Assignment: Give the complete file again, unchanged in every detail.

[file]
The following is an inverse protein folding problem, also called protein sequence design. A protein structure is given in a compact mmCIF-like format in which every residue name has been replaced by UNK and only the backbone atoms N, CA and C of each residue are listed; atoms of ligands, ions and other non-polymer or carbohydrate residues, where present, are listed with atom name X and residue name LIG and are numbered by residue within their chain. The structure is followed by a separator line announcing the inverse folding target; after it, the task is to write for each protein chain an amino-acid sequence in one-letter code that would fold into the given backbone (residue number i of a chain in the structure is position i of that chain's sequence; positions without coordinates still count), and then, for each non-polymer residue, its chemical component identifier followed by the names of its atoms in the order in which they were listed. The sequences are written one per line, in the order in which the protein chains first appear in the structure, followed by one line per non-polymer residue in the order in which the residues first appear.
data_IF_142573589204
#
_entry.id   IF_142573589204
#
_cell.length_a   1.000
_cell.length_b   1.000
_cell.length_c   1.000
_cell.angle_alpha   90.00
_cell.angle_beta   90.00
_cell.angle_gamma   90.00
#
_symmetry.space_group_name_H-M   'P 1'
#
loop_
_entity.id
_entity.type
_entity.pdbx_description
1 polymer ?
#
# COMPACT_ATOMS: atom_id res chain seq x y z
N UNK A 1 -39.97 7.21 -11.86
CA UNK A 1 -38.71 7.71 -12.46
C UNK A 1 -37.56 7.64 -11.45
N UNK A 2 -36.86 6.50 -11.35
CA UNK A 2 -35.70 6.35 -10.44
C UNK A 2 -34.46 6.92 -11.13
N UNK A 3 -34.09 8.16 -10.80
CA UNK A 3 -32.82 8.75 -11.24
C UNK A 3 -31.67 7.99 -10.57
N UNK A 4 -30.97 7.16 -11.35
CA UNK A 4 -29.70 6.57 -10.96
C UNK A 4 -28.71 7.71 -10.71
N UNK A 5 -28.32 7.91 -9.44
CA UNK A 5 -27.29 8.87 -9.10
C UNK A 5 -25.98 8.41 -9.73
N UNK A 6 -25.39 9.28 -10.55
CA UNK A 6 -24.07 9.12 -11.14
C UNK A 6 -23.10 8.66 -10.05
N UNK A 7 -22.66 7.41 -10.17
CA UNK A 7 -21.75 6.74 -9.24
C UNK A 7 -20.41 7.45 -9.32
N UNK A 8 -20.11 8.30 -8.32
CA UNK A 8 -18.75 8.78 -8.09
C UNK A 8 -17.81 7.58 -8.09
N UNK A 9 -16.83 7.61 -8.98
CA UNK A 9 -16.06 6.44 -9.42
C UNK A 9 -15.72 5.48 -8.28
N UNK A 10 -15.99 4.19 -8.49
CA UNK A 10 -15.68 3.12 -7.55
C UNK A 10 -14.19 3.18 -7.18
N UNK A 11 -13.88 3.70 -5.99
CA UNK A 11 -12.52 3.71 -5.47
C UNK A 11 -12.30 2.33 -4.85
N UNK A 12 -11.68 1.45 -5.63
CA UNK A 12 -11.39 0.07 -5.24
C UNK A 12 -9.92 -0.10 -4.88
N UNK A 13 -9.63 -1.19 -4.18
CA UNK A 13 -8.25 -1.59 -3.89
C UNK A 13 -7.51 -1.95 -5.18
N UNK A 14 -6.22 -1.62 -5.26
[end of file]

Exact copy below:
The following is an inverse protein folding problem, also called protein sequence design. A protein structure is given in a compact mmCIF-like format in which every residue name has been replaced by UNK and only the backbone atoms N, CA and C of each residue are listed; atoms of ligands, ions and other non-polymer or carbohydrate residues, where present, are listed with atom name X and residue name LIG and are numbered by residue within their chain. The structure is followed by a separator line announcing the inverse folding target; after it, the task is to write for each protein chain an amino-acid sequence in one-letter code that would fold into the given backbone (residue number i of a chain in the structure is position i of that chain's sequence; positions without coordinates still count), and then, for each non-polymer residue, its chemical component identifier followed by the names of its atoms in the order in which they were listed. The sequences are written one per line, in the order in which the protein chains first appear in the structure, followed by one line per non-polymer residue in the order in which the residues first appear.
data_IF_142573589204
#
_entry.id   IF_142573589204
#
_cell.length_a   1.000
_cell.length_b   1.000
_cell.length_c   1.000
_cell.angle_alpha   90.00
_cell.angle_beta   90.00
_cell.angle_gamma   90.00
#
_symmetry.space_group_name_H-M   'P 1'
#
loop_
_entity.id
_entity.type
_entity.pdbx_description
1 polymer ?
#
# COMPACT_ATOMS: atom_id res chain seq x y z
N UNK A 1 -39.97 7.21 -11.86
CA UNK A 1 -38.71 7.71 -12.46
C UNK A 1 -37.56 7.64 -11.45
N UNK A 2 -36.86 6.50 -11.35
CA UNK A 2 -35.70 6.35 -10.44
C UNK A 2 -34.46 6.92 -11.13
N UNK A 3 -34.09 8.16 -10.80
CA UNK A 3 -32.82 8.75 -11.24
C UNK A 3 -31.67 7.99 -10.57
N UNK A 4 -30.97 7.16 -11.35
CA UNK A 4 -29.70 6.57 -10.96
C UNK A 4 -28.71 7.71 -10.71
N UNK A 5 -28.32 7.91 -9.44
CA UNK A 5 -27.29 8.87 -9.10
C UNK A 5 -25.98 8.41 -9.73
N UNK A 6 -25.39 9.28 -10.55
CA UNK A 6 -24.07 9.12 -11.14
C UNK A 6 -23.10 8.66 -10.05
N UNK A 7 -22.66 7.41 -10.17
CA UNK A 7 -21.75 6.74 -9.24
C UNK A 7 -20.41 7.45 -9.32
N UNK A 8 -20.11 8.30 -8.32
CA UNK A 8 -18.75 8.78 -8.09
C UNK A 8 -17.81 7.58 -8.09
N UNK A 9 -16.83 7.61 -8.98
CA UNK A 9 -16.06 6.44 -9.42
C UNK A 9 -15.72 5.48 -8.28
N UNK A 10 -15.99 4.19 -8.49
CA UNK A 10 -15.68 3.12 -7.55
C UNK A 10 -14.19 3.18 -7.18
N UNK A 11 -13.88 3.70 -5.99
CA UNK A 11 -12.52 3.71 -5.47
C UNK A 11 -12.30 2.33 -4.85
N UNK A 12 -11.68 1.45 -5.63
CA UNK A 12 -11.39 0.07 -5.24
C UNK A 12 -9.92 -0.10 -4.88
N UNK A 13 -9.63 -1.19 -4.18
CA UNK A 13 -8.25 -1.59 -3.89
C UNK A 13 -7.51 -1.95 -5.18
N UNK A 14 -6.22 -1.62 -5.26